Will the offshore industry be able to absorb all of the drilling rigs currently under construction and maintain internal rates of return?

Technology breathes new life into another old play.

The company will claim most of its future revenues and margins from newer deepwater and ultra-deepwater equipment after the split.

The Mexican company will expand its fleet to include eight high-specification jackup rigs by 2015.

The demand for ultra-deepwater rigs will continue to drive day rates higher as the industry shifts from exploration to development drilling in several major plays.

Nearly $7 billion in three Gulf of Mexico transactions signals growing demand for oil services in a major regional transformation.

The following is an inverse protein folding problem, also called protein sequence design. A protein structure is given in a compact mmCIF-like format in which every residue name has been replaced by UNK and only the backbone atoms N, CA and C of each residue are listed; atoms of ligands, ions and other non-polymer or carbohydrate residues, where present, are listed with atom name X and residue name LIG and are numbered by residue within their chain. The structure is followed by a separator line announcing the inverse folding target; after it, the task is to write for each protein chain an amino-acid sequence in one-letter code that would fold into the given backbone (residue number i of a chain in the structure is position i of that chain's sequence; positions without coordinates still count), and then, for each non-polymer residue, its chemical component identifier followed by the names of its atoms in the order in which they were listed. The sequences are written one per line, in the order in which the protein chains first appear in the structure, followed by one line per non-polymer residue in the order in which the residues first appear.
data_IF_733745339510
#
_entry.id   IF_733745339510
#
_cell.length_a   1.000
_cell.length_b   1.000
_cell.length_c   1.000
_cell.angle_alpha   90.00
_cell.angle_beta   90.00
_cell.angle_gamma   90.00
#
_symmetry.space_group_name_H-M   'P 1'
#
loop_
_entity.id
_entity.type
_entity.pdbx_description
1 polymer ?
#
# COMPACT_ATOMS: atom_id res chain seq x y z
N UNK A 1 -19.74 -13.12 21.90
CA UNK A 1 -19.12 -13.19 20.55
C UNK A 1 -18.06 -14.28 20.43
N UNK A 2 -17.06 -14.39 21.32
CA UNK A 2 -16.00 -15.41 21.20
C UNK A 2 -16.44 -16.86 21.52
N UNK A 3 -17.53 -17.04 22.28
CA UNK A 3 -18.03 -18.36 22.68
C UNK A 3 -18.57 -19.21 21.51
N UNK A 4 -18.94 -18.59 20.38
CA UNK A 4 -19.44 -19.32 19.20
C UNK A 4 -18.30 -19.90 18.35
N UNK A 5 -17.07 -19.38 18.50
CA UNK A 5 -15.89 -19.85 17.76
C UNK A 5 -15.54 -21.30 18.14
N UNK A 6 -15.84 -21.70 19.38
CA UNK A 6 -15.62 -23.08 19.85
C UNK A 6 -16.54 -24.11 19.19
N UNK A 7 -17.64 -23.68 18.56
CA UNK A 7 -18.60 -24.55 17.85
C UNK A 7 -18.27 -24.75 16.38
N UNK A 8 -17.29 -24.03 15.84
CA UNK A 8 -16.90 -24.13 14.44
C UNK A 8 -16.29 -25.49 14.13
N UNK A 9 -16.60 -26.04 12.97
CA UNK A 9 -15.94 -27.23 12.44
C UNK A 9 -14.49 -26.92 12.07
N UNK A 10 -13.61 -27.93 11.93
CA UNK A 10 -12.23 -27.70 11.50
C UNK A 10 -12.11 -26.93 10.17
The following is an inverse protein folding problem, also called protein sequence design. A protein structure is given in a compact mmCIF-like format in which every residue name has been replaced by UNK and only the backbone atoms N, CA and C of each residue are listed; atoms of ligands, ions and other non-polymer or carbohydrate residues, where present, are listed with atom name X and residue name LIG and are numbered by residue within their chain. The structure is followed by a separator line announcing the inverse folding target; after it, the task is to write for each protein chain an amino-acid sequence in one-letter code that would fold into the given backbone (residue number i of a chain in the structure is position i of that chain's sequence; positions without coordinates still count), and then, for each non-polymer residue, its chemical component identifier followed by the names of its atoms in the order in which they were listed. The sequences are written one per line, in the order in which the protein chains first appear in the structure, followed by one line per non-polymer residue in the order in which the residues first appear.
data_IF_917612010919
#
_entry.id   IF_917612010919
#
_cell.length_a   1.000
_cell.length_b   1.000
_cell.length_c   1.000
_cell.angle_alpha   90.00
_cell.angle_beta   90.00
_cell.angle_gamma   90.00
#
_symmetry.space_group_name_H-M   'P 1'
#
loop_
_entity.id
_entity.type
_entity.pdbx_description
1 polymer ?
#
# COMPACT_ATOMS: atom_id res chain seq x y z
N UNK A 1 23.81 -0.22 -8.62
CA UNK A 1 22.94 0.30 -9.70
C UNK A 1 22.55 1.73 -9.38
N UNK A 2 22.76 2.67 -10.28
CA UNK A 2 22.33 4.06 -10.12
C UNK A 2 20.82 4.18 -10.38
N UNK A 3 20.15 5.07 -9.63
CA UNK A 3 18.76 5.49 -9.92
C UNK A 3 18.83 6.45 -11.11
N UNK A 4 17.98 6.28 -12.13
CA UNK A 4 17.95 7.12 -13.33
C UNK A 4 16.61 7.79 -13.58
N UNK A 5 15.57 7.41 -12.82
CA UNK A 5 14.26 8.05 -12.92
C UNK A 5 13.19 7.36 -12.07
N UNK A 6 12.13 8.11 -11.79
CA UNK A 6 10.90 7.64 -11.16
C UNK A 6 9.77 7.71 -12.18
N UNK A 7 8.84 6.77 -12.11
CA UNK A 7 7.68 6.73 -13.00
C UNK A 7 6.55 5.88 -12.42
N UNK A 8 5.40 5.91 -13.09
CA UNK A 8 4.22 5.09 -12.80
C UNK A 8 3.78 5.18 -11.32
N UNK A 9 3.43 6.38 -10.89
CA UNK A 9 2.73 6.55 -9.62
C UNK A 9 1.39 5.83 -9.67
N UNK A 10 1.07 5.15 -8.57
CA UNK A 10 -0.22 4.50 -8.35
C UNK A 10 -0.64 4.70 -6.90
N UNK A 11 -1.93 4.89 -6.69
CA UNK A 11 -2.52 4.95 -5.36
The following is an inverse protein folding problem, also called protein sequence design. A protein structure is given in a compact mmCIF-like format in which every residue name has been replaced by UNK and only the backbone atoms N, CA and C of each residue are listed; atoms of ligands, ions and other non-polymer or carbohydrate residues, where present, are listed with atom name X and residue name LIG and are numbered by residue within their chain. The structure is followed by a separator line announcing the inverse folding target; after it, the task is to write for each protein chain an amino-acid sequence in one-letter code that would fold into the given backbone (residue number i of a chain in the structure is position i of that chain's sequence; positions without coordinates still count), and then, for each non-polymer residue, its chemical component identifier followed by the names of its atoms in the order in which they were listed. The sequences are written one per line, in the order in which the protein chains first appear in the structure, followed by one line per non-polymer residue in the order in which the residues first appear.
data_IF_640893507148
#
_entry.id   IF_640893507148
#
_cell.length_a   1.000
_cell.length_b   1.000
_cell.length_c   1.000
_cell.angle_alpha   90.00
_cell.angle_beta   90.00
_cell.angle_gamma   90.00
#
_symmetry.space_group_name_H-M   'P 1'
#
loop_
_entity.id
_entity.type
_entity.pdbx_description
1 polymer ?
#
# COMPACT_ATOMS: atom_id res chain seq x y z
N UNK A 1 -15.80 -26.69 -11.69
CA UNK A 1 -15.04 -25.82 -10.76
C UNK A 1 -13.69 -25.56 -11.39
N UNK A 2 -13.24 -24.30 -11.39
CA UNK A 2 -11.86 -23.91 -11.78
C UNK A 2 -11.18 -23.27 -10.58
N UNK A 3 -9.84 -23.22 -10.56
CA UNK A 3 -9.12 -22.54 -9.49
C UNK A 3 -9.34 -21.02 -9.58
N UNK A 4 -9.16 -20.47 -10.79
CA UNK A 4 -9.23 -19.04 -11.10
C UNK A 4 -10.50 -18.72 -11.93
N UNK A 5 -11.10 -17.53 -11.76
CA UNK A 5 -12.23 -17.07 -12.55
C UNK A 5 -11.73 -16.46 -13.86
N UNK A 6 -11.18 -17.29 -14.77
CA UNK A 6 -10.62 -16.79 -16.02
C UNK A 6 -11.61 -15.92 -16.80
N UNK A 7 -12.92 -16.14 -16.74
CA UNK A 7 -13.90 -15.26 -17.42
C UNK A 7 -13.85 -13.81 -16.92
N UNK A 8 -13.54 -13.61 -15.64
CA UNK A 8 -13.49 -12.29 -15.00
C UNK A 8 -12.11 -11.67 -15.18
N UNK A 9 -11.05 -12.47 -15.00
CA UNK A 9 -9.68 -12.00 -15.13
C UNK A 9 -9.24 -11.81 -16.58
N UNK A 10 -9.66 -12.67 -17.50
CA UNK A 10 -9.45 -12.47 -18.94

Offshore floater utilization continues to tighten worldwide, leading to another round of newbuild announcements globally.

Activity offshore continues to strengthen as operators lock in contracts for newbuild rigs still in the shipyards.

Global drillship construction has reached the 53-unit mark while day rates for deepwater and ultradeepwater rigs continue to reach new highs above $600,000 per day.

With the tightness in rig availability, companies are likely to start stepping up new orders for drilling rigs in the near future.

The Gulf of Mexico shelf and the jackup rig markets are the latest to exhibit evidence of an improving 2012 offshore picture.